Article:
To be clear, signs that hang in unrented spaces offer the following motto: “Work. Live. Create.” Here, it seems that creating is tertiary to working—and timely rent is thrice as important as critical acclaim.
Passing through East Pilsen along Halsted Street, one notes a subtle uniformity at play: Grayish-black exteriors and half-orange, half-blue address signs affiliate the eclectic mix of buildings. Awash in the smog of trucks speeding from Pilsen’s industrial complexes to the Dan Ryan Expressway, the spaces lining this corridor are the property of Podmajersky, Inc.: one of the largest, most powerful real-estate developers in Chicago. The Podmajerskys, who arrived in the neighborhood in 1914 from their native Slovakia, incorporated their family under the pretext of engendering a thriving arts community in the city. Yet to know a business is to know its clientele, and Pilsenfolk have adopted many contentious epithets for this historic, ubiquitous entity. The litany of monikers includes the “Pod People,” “Podmajerksky,” and – a favorite of Bridgeport’s artist collective Lumpen – the “Principality of Podmajersky.”
Although vitriol is a common response to any urban developer – it is unsurprising, for example, that alternative newspapers and arts magazines in Chicago often criticize Podmajersky as a gentrifying force – Podmajersky is not the average real-estate machine. The “for-art’s-sake” teleology proclaimed by its founder, John Podmajersky II, would seem to ally the company with the vanguards of the local culture. Yet resentment persists, and one considers exactly what gain a landlord seeks from renting his property to artists. Indeed, if the motivating factor is the same as most corporate endeavors – financial gain – why should the organization affect the higher purpose of advancing an arts community? One wonders about the fraudulence of this enterprise and the effects of this brand on its buyers (Podmajersky is nothing if not a brand).
In a short film recorded three years ago at the Second Conference for Global Transformation (an event held by Landmark, an organization that hosts infamously cult-like, self-actualization workshops), 83-year-old John II recounts his life story through laughter and tears. (Those with a patience of steel and a stomach of iron can view the video here.)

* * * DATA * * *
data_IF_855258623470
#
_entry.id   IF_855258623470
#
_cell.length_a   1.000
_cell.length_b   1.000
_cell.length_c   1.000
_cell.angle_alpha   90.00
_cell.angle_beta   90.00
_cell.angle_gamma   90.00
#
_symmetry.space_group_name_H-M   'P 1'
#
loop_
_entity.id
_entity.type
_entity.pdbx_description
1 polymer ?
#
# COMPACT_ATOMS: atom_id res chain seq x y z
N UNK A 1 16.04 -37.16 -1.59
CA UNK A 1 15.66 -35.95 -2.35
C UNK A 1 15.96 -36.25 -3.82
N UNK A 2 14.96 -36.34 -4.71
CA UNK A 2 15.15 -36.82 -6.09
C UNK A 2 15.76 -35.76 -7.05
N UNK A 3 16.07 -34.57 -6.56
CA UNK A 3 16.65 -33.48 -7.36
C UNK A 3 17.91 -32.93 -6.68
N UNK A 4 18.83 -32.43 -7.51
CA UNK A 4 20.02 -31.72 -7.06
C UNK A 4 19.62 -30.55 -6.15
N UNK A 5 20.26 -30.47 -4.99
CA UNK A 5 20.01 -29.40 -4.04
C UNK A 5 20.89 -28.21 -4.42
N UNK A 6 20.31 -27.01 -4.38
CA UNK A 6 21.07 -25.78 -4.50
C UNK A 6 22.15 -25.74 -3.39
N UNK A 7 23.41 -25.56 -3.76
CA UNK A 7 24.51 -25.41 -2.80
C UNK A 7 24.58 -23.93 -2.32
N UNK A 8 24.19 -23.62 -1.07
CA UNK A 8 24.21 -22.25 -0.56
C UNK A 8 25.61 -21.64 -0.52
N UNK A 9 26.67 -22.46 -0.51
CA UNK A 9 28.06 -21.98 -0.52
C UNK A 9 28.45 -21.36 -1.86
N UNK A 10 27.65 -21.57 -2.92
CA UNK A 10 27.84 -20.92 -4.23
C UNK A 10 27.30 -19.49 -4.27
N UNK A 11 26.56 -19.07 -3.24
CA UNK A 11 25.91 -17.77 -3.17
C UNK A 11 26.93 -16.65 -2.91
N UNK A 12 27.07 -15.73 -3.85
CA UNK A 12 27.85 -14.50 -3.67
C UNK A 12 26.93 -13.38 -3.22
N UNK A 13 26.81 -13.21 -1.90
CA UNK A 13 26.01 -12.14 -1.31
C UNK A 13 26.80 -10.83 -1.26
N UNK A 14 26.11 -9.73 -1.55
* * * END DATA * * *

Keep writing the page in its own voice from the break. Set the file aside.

During a trip home in the 1960s, John II was dismayed by the squalid state East Pilsen had assumed after the Dan Ryan Expressway had been constructed. He impulsively bought several abandoned buildings within the quickly deteriorating sector that lay just west of the expressway. “There was a lot of abandonment of buildings,” he recalls, “and they were on the verge of being torn down, so I was kind of upset about that since, before that, I did a lot of work with my father and mother fixing up the parts of the area east of there. So I … took on this neighborhood, and I started buying buildings like a baby—I mean, like a young person would go to a candy store, just picking. Before long I had ten buildings.” After commissioning workers from a previous project to renovate these buildings, which were left to decay by the factories and shops that had fled the neighborhood, John II’s next obstacle was occupancy.
If one listens attentively to John’s soliloquy, our question takes the version of “Who am I gonna rent to?” “I realized the local residents weren’t the ones,” he answers, “because I’ve had experience with them before. They—you rent seven rooms to four people, and before long there’s another four, and then before two months are gone there are like fifteen of them. So I realized that was like an exercise in being hopeless. So I decided to vacate those buildings and gut them out. It was just fortunate for me at the time that I ran across some artists that were being displaced in an urban-renewal program. So I took ‘em around, and they liked the spaces I had, which was all commercial buildings on the street. And, uh, they needed a lot of work—but the artists would take them as is and fix them. So I realized that these were gonna be my partners in rebuilding that part of Chicago simply by virtue of who they were and what they’re committed to and how much in harmony they were with me. So I start renting to them, and, little by little, I got a reputation around the city that I rent to art people.”
Although their meeting was circumstantial, John undeniably took an active role in establishing a safe environment for his new tenants, the “art people.” Advancing a vigilante, cowboy kind of justice he remembers from the movies of his childhood, John II chased off the thieving bands and emptied out the gang-infested taverns and pool halls along Halsted. By acquiring more property in the surrounding blocks, he was able to create a cloister for his artists. He shifted life inward by establishing communal gardens and courtyards between sets of buildings, where they remain gated and sheltered from the heavy traffic.
In the half-century since its founding, the Podmajersky empire has expanded its reach and invested its handiwork into more and more spaces. (They still maintain a Band-Aid philosophy in the upkeep of their property, often performing slapdash repairs that make, for example, roofs satisfactory at least in the absence of rain. Perhaps this hands-off approach rides on an assumption that “art people” expect less, or that such tenants would prefer to make an artistic project even of their homes.) While the Pods continue catering to the artistic community, however, their marketing tactics have evolved. Under the current leadership of Podmajersky III, the enterprise now ardently pursues a specific type of “art person.” To be clear, signs that hang in unrented spaces offer the following motto: “Work. Live. Create.” Here, it seems that creating is tertiary to working—and timely rent is thrice as important as critical acclaim.
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